California Insurance Law Gets Another Look in 9th Cir.

Pension & Benefits Daily™ covers all major legislative, regulatory, legal, and industry developments in the area of employee benefits every business day, focusing on actions by Congress,...

By Jacklyn Wille

A California law making it harder for benefit plans to insulate themselves from judicial scrutiny applies differently depending on whether the plan is fully insured or funded by the employer, a federal appeals court ruled ( Williby v. Aetna Life Ins. Co. , 2017 BL 284683, 9th Cir., No. 15-56394, 8/15/17 ).

The U.S. Court of Appeals for the Ninth Circuit ruled on Aug. 15 that California’s ban on discretionary clauses in employee benefit plans doesn’t apply to plans that are funded by the employer because the law is preempted by the Employee Retirement Income Security Act. This decision appears to clarify a decision the court issued in May, which held the California insurance law to be preempted by ERISA.

The different outcomes are because the benefit plans at issue in the two cases—both sponsored by Boeing Co. and administered by Aetna Life Insurance Co.—have different sources of funding, the Ninth Circuit said. Boeing’s long-term disability plan is fully insured by Aetna and thus subject to the California law making it easier for participants to challenge benefit denials in court, according to the Ninth Circuit. Boeing’s short-term disability plan is funded by Boeing’s general assets, which means the California law doesn’t apply to it because of ERISA preemption, the court said.

Christian J. Garris, the Los Angeles attorney who represented the Boeing employee in this case, told Bloomberg BNA he is considering whether to ask the Ninth Circuit to rehear this case in front of all the court’s judges. Garris said there’s a “good shot” the court may be willing to rehear this case, given the very different results reached in two cases decided just three months apart.

Counsel for Aetna referred Bloomberg BNA to an Aetna spokeswoman who wasn’t immediately available to comment.

Only Applies to Small Number of Plans

Michelle Roberts Bartolic, a partner with Roberts Bartolic LLP in Alameda, Calif., who represents individuals in disability benefits disputes, called the decision “unsurprising” and noted that it wasn’t likely to affect large numbers of disability plan participants. That’s because most employers opt to insure their disability plans, rather than funding the plans themselves, Roberts Bartolic told Bloomberg BNA.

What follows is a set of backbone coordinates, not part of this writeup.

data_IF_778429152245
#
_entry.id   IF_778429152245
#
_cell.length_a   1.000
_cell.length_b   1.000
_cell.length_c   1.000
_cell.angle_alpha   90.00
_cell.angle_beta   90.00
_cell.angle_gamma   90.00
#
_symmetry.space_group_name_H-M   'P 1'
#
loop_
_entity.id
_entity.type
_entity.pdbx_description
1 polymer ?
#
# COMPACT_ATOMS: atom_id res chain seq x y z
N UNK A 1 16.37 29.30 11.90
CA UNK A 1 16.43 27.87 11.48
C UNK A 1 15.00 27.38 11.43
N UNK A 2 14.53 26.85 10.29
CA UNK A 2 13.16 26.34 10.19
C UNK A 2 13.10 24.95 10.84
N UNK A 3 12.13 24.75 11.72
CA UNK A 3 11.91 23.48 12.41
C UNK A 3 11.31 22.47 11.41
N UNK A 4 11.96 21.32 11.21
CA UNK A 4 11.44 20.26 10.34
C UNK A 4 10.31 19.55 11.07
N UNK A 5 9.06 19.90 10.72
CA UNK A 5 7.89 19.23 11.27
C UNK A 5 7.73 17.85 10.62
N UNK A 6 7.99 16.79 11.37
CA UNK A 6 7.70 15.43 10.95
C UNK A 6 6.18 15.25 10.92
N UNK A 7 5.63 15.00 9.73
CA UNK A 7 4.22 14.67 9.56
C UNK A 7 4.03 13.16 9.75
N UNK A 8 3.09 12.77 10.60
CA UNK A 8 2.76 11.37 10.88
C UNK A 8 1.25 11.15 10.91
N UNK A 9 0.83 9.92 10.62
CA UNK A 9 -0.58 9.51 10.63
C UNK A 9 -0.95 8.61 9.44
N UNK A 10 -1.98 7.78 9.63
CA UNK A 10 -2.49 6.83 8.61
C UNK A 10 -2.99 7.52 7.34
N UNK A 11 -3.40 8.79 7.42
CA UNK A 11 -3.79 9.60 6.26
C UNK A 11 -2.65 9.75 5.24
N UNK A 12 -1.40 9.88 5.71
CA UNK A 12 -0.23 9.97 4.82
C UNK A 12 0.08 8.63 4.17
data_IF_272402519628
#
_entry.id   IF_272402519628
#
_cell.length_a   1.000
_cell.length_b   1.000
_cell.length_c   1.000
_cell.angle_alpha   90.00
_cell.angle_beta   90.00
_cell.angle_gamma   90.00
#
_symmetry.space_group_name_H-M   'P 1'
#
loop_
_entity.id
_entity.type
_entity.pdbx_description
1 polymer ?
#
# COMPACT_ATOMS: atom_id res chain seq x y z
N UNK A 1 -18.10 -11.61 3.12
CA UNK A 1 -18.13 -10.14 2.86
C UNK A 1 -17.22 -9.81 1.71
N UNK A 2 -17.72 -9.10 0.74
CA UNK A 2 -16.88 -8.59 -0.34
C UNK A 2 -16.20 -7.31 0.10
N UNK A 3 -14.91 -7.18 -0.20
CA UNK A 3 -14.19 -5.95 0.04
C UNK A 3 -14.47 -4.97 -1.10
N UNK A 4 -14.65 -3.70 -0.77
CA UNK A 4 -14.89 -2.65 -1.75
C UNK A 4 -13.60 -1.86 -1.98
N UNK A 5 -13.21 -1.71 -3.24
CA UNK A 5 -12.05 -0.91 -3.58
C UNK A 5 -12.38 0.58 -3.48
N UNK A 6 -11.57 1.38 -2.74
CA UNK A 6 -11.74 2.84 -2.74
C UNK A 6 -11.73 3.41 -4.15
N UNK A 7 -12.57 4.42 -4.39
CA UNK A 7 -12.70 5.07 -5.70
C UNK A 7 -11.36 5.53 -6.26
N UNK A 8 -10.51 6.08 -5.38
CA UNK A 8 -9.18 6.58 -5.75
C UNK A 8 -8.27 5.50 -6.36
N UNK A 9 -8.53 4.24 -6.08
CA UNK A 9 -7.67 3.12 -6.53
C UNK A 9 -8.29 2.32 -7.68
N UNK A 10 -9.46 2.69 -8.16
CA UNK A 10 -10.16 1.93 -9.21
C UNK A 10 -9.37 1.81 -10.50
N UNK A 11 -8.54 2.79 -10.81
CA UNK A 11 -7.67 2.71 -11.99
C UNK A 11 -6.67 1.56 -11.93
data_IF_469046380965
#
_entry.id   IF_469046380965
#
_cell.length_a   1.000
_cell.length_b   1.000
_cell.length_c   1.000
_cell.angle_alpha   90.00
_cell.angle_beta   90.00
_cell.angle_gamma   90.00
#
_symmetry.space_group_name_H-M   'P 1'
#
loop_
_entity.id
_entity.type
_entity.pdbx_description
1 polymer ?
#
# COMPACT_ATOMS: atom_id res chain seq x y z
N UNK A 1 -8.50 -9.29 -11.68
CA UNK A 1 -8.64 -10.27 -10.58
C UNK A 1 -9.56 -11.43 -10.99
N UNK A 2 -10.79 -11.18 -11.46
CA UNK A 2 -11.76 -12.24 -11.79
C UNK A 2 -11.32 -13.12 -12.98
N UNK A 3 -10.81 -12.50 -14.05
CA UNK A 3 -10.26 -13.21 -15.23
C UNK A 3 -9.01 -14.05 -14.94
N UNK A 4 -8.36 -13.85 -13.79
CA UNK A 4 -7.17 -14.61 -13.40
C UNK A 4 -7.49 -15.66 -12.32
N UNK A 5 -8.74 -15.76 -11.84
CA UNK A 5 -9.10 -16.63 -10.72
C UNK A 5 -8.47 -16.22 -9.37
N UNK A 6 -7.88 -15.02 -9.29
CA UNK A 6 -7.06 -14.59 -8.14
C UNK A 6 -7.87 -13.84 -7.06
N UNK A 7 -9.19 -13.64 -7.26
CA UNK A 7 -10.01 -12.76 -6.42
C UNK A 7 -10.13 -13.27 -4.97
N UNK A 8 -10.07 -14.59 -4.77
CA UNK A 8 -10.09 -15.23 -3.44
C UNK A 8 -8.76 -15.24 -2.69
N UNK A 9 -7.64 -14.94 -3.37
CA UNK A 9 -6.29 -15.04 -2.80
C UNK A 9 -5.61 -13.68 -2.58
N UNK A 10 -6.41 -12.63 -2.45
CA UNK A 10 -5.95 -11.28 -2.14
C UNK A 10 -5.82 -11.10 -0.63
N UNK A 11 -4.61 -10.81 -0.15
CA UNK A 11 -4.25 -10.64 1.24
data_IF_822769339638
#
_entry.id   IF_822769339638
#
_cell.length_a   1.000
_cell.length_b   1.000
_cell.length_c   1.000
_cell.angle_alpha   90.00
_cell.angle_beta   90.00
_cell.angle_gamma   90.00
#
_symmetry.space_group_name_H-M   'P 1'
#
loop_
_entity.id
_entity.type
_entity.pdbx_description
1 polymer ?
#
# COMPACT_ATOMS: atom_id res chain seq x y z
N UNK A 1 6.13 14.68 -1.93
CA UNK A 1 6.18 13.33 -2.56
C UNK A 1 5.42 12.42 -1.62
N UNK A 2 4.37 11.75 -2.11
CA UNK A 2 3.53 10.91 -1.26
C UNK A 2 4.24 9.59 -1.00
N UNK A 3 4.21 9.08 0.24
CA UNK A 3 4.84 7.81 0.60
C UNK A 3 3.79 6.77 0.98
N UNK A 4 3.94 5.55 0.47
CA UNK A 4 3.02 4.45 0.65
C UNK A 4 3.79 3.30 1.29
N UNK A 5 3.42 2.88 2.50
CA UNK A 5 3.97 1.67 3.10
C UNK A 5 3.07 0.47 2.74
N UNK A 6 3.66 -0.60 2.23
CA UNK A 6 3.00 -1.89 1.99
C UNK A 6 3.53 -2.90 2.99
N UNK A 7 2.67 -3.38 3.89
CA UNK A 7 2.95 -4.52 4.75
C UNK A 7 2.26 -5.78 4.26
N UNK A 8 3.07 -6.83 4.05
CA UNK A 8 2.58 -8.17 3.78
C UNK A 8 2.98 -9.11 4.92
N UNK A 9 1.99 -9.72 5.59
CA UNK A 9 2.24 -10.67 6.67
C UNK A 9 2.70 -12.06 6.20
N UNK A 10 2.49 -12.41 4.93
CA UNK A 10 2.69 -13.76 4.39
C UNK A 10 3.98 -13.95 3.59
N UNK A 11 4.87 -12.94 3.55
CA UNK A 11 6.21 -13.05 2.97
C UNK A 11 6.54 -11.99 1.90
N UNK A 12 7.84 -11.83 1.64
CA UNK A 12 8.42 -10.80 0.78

However, Roberts Bartolic cautioned that this decision could create a difficult hurdle for employees of companies that hire the insurer of their long-term disability plan as the claims administrator for their self-funded short-term disability plan—as Boeing appears to do with Aetna. In those cases, Roberts Bartolic said, the administrator will have an incentive to terminate an individual’s short-term benefits right before they’re set to expire, because that decision will be harder to overturn in court than a decision denying long-term benefits.

Discretionary Clause Bans

The California law and others like it are commonly referred to as bans on discretionary clauses because they prevent insurers from adopting plan language giving them discretion to decide benefit claims. The bans are a response to federal courts’ practice of reviewing insurer decisions more leniently when a discretionary clause is present. Banning these clauses is an attempt by states to ensure that an insurer’s decision denying benefits is reviewed more closely by the courts.

Several states, including Illinois and Texas, have adopted these types of laws. A federal appeals court upheld the Illinois law from an ERISA preemption challenge in 2015.

In drawing a distinction between self-funded and insured plans, the Ninth Circuit focused on ERISA’s preemption provision, which the court said allows state regulations to survive or fail based on whether they reach traditional insurance arrangements.

“The result is a simple, bright-line rule: ‘if a plan is insured, a State may regulate it indirectly through regulation of its insurer and its insurer’s insurance contracts; if the plan is uninsured, the State may not regulate it,’” the Ninth Circuit said, quoting a 1990 U.S. Supreme Court decision.

As a result of the Ninth Circuit’s decision, a federal judge will have to reconsider a Boeing employee’s request for short-term disability benefits while giving more deference to Aetna’s decision denying benefits.

District Judge Gary Feinerman, sitting by designation from the U.S. District Court for the Northern District of Illinois, wrote the decision. Judges Milan D. Smith Jr. and N. Randy Smith joined.

Law Offices of Christian J. Garris represented the Boeing employee. Gordon & Rees LLP represented Aetna.

To contact the reporter on this story: Jacklyn Wille in Washington at jwille@bna.com

To contact the editor responsible for this story: Jo-el J. Meyer at jmeyer@bna.com

Copyright © 2017 The Bureau of National Affairs, Inc. All Rights Reserved.

Try Pension & Benefits Daily